Life is a Roller Coaster

Ride It with Your Arms Overhead and Your Eyes Wide Open

By Kristine Carlson,  Author of Heart-Broken Open: A Memoir through Loss to Self-Discovery

Life is not all good things or bad, it’s a mixture of everything.  Sometimes, life is unfair.  

Navigating life as a tween is confusing when all things are in place, and downright difficult when something shakes your world upside down.  Heartbreak whether you breakup with your bff, your pet dies, or worse, a beloved family member leaves the earth, is really tough. But, you don’t have to be tough and alone in your sadness. 

Look around you for the angels in your life that are there to hold and comfort you as you feel your sad feelings. When I say ‘angels’ I mean those people, teachers, counselors, grandparents, aunts, uncles, coaches and friends that show up and ask you how you are.  Instead of pretending that everything is okay when it’s really not okay at all, see if you can just let yourself be held by someone who cares.  Let your tears flow, and have somebody hold you when you’re low. The scary thing about feelings is we think we are always going to feel the same way as we do in this moment, but there is this saying:  “this too shall pass.”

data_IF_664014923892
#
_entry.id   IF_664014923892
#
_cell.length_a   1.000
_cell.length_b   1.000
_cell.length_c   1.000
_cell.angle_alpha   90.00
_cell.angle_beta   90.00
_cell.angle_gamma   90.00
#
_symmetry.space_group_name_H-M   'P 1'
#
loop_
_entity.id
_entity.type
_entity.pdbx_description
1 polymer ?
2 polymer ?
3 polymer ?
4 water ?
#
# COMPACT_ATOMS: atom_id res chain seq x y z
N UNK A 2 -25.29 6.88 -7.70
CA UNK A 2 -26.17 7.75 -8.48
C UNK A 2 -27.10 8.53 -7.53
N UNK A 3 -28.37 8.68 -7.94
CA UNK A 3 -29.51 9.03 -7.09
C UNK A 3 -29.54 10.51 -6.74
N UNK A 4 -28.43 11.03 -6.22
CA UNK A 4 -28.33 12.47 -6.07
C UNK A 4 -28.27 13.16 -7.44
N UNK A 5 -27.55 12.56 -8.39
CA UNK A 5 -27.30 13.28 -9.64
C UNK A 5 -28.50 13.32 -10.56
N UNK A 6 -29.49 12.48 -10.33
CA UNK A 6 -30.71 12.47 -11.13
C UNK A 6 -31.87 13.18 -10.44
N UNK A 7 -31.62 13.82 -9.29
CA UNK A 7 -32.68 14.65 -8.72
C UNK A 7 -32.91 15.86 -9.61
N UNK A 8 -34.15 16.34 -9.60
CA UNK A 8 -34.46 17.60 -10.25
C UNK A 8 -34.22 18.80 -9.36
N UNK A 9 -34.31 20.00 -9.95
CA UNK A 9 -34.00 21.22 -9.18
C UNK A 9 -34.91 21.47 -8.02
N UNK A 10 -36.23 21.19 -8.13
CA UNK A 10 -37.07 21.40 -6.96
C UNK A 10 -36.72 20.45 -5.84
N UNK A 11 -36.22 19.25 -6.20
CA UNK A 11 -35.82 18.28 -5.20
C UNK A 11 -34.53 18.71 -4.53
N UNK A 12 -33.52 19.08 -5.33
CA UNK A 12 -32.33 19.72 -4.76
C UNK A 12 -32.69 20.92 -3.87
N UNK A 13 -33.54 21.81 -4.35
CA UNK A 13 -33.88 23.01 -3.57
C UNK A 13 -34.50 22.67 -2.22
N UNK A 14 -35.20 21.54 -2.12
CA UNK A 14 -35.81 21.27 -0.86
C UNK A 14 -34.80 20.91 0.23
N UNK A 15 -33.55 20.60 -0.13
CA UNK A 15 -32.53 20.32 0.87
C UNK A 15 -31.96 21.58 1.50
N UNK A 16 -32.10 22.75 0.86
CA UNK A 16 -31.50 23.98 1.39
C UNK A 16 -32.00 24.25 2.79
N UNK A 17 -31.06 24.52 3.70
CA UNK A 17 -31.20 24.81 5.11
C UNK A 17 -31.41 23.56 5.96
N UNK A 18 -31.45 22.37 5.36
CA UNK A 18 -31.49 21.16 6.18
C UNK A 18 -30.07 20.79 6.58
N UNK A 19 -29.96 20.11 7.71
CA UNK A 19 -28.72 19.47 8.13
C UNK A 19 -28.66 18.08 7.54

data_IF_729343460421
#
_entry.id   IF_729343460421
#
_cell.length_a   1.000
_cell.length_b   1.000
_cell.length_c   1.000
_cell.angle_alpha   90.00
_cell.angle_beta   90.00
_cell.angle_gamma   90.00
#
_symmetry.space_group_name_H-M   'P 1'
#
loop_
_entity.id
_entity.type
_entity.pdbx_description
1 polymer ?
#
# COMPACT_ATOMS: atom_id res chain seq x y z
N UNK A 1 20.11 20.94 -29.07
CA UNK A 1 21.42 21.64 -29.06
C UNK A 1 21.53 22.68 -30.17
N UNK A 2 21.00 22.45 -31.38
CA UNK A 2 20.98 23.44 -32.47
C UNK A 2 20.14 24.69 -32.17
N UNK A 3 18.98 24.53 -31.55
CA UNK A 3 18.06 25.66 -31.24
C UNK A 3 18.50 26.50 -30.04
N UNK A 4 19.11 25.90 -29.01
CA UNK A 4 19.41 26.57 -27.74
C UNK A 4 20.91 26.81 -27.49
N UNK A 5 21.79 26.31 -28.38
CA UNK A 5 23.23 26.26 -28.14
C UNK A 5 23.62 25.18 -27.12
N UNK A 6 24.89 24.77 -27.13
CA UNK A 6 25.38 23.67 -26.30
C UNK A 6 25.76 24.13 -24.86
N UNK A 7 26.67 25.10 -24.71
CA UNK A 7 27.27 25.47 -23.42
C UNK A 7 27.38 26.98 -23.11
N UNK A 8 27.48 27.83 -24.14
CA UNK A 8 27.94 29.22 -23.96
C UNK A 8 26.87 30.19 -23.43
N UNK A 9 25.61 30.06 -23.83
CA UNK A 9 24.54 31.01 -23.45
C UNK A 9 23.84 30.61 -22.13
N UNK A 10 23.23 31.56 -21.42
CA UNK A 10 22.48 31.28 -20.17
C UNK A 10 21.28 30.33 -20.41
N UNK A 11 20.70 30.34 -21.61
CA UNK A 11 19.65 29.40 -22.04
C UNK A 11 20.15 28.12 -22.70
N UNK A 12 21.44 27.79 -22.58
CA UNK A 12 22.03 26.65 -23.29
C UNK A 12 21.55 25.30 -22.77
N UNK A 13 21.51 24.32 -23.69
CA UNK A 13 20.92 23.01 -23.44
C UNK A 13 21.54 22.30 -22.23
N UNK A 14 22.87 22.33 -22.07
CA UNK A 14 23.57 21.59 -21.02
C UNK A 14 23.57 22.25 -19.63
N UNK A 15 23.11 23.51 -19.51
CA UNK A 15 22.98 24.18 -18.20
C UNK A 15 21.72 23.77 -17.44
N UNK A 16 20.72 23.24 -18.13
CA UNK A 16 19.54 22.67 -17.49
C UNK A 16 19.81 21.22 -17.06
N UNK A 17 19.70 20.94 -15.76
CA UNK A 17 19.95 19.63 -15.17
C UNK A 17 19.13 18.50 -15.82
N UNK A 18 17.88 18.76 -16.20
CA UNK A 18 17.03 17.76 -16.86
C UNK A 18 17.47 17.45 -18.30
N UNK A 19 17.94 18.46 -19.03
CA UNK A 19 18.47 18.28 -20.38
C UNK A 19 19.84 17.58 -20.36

In Don’t Sweat the Small Stuff for Teens, my beloved husband, Richard Carlson writes:  “It’s been said that the only certainty in life is change. Every day that has ever started has ended. The sun rises every morning and sets every evening.  No experience lasts forever. Each thought you’ve ever had is over. So is every breath. We are born, we grow up, and we get older. Life is always changing.”  Knowing this, will help you get through the hard times a little easier. 

Life is a roller coaster sometimes. We can ride a roller coaster with our arms overhead and eyes wide open, or we can ride it bracing ourselves against the curves. Riding with your arms over your head is actually easier and so is allowing your feelings to flow out of you easier too. Allowing your tears to flow when you are sad or screaming and hitting pillows when you are mad are also like riding the roller coaster of your emotions with your arms over your head surrendering to what you cannot change. If you let your feelings out then they go away. If you hold onto them, then you’re bracing yourself against the curves, and they will stay there longer and it will be a harder ride. 

Remember falling down and skinning your knee? At first it really hurts, then feels better, and then hurts again later as it scabs. Eventually, the scab falls off revealing new skin, but leaving a scar. Years later, even the scar will begin to fade. 

Your emotional wounds are the same.  No matter what the hurt, as you get through the rough spots, remember:

 Time and hugs too, help heal all wounds!

 

   

Parents: For recommended books written by Kristine Carlson and her husband Richard Carlson, check out our Resources page in the For Parents section.

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